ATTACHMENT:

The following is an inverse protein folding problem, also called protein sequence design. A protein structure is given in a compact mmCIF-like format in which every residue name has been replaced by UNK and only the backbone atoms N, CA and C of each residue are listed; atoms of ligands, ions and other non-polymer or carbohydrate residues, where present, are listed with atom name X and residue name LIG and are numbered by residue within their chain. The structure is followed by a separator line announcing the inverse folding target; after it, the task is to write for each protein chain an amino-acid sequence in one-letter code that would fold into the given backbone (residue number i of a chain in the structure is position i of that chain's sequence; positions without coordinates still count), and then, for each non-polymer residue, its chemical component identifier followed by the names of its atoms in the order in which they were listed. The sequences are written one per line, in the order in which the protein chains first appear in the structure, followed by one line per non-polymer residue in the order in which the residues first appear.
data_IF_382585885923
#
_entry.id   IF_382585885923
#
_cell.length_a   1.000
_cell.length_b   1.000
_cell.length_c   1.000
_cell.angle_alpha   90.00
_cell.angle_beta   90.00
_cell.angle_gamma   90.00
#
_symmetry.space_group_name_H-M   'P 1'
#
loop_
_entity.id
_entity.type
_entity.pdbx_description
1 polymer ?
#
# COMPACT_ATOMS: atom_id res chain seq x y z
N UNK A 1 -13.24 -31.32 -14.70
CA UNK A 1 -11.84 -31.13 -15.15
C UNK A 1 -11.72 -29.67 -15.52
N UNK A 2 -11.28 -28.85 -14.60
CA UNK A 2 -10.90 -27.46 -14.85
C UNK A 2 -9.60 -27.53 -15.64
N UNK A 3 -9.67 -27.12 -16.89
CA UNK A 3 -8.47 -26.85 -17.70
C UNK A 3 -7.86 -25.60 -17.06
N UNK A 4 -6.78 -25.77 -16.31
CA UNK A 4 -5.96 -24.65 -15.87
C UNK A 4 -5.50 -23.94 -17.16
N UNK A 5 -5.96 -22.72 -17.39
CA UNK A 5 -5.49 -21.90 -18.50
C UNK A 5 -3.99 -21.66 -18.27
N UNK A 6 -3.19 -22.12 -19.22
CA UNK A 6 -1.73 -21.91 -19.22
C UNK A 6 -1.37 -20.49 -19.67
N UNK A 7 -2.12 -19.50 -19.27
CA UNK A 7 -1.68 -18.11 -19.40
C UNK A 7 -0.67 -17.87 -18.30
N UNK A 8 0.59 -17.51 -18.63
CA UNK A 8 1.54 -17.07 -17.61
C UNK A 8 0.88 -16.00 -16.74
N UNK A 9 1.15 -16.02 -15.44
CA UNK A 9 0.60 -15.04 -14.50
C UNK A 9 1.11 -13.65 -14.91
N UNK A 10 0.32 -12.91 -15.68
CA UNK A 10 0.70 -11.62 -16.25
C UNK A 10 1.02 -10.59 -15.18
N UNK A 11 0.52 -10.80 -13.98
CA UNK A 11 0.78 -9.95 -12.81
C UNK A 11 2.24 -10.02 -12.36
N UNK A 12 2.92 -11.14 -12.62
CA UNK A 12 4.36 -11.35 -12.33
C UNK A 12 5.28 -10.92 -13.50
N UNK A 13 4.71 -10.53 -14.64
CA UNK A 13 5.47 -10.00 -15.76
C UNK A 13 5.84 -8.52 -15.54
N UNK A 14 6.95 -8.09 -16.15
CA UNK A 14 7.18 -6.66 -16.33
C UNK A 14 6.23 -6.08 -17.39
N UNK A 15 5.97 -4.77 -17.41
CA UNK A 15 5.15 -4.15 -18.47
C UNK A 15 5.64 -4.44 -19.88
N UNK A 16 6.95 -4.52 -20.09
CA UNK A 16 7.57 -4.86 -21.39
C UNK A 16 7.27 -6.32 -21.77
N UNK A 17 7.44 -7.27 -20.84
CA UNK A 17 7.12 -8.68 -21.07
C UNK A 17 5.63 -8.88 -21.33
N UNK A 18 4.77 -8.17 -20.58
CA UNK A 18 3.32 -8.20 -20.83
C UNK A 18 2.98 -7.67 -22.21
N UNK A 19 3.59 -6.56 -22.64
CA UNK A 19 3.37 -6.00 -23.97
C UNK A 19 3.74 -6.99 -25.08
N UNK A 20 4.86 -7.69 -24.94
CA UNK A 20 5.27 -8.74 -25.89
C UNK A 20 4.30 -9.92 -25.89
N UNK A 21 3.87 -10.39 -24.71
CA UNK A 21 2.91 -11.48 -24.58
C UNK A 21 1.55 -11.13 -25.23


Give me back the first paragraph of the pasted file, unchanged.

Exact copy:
The following is an inverse protein folding problem, also called protein sequence design. A protein structure is given in a compact mmCIF-like format in which every residue name has been replaced by UNK and only the backbone atoms N, CA and C of each residue are listed; atoms of ligands, ions and other non-polymer or carbohydrate residues, where present, are listed with atom name X and residue name LIG and are numbered by residue within their chain. The structure is followed by a separator line announcing the inverse folding target; after it, the task is to write for each protein chain an amino-acid sequence in one-letter code that would fold into the given backbone (residue number i of a chain in the structure is position i of that chain's sequence; positions without coordinates still count), and then, for each non-polymer residue, its chemical component identifier followed by the names of its atoms in the order in which they were listed. The sequences are written one per line, in the order in which the protein chains first appear in the structure, followed by one line per non-polymer residue in the order in which the residues first appear.